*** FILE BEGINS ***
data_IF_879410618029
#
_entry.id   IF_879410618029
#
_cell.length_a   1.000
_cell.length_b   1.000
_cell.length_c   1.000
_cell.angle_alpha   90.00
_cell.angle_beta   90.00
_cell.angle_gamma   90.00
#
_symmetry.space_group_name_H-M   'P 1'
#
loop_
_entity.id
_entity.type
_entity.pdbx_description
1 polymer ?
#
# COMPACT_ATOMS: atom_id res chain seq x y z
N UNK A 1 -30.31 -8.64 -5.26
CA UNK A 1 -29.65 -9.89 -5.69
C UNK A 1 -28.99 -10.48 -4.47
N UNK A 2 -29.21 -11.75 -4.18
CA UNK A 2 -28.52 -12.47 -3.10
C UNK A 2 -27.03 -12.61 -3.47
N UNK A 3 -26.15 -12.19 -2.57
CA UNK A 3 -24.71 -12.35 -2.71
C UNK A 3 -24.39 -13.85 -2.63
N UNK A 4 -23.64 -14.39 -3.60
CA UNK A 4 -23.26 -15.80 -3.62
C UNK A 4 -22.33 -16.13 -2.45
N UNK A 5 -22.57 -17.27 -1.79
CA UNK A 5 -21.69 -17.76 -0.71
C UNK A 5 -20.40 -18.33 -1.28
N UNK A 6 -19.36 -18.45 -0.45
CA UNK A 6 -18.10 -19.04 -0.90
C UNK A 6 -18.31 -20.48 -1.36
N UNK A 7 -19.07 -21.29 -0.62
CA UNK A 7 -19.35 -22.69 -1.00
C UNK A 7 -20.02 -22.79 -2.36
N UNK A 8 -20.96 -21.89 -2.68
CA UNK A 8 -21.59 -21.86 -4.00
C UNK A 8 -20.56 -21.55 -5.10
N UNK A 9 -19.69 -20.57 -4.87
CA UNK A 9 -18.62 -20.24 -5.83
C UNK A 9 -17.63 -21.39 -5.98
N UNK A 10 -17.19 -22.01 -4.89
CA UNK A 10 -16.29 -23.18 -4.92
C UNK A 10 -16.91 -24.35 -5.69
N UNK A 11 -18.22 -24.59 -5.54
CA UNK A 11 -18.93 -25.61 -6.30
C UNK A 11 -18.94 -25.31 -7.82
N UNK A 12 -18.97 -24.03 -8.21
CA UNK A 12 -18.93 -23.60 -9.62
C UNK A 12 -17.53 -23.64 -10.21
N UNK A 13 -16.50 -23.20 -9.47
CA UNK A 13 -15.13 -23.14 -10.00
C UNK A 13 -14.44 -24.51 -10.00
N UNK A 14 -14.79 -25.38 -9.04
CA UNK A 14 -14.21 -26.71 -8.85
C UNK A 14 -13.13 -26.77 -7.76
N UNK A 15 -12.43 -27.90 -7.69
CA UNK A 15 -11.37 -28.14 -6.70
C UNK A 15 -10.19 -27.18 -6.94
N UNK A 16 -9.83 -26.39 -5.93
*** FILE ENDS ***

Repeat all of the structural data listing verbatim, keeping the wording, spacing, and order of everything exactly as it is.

data_IF_879410618029
#
_entry.id   IF_879410618029
#
_cell.length_a   1.000
_cell.length_b   1.000
_cell.length_c   1.000
_cell.angle_alpha   90.00
_cell.angle_beta   90.00
_cell.angle_gamma   90.00
#
_symmetry.space_group_name_H-M   'P 1'
#
loop_
_entity.id
_entity.type
_entity.pdbx_description
1 polymer ?
#
# COMPACT_ATOMS: atom_id res chain seq x y z
N UNK A 1 -30.31 -8.64 -5.26
CA UNK A 1 -29.65 -9.89 -5.69
C UNK A 1 -28.99 -10.48 -4.47
N UNK A 2 -29.21 -11.75 -4.18
CA UNK A 2 -28.52 -12.47 -3.10
C UNK A 2 -27.03 -12.61 -3.47
N UNK A 3 -26.15 -12.19 -2.57
CA UNK A 3 -24.71 -12.35 -2.71
C UNK A 3 -24.39 -13.85 -2.63
N UNK A 4 -23.64 -14.39 -3.60
CA UNK A 4 -23.26 -15.80 -3.62
C UNK A 4 -22.33 -16.13 -2.45
N UNK A 5 -22.57 -17.27 -1.79
CA UNK A 5 -21.69 -17.76 -0.71
C UNK A 5 -20.40 -18.33 -1.28
N UNK A 6 -19.36 -18.45 -0.45
CA UNK A 6 -18.10 -19.04 -0.90
C UNK A 6 -18.31 -20.48 -1.36
N UNK A 7 -19.07 -21.29 -0.62
CA UNK A 7 -19.35 -22.69 -1.00
C UNK A 7 -20.02 -22.79 -2.36
N UNK A 8 -20.96 -21.89 -2.68
CA UNK A 8 -21.59 -21.86 -4.00
C UNK A 8 -20.56 -21.55 -5.10
N UNK A 9 -19.69 -20.57 -4.87
CA UNK A 9 -18.62 -20.24 -5.83
C UNK A 9 -17.63 -21.39 -5.98
N UNK A 10 -17.19 -22.01 -4.89
CA UNK A 10 -16.29 -23.18 -4.92
C UNK A 10 -16.91 -24.35 -5.69
N UNK A 11 -18.22 -24.59 -5.54
CA UNK A 11 -18.93 -25.61 -6.30
C UNK A 11 -18.94 -25.31 -7.82
N UNK A 12 -18.97 -24.03 -8.21
CA UNK A 12 -18.93 -23.60 -9.62
C UNK A 12 -17.53 -23.64 -10.21
N UNK A 13 -16.50 -23.20 -9.47
CA UNK A 13 -15.13 -23.14 -10.00
C UNK A 13 -14.44 -24.51 -10.00
N UNK A 14 -14.79 -25.38 -9.04
CA UNK A 14 -14.21 -26.71 -8.85
C UNK A 14 -13.13 -26.77 -7.76
N UNK A 15 -12.43 -27.90 -7.69
CA UNK A 15 -11.37 -28.14 -6.70
C UNK A 15 -10.19 -27.18 -6.94
N UNK A 16 -9.83 -26.39 -5.93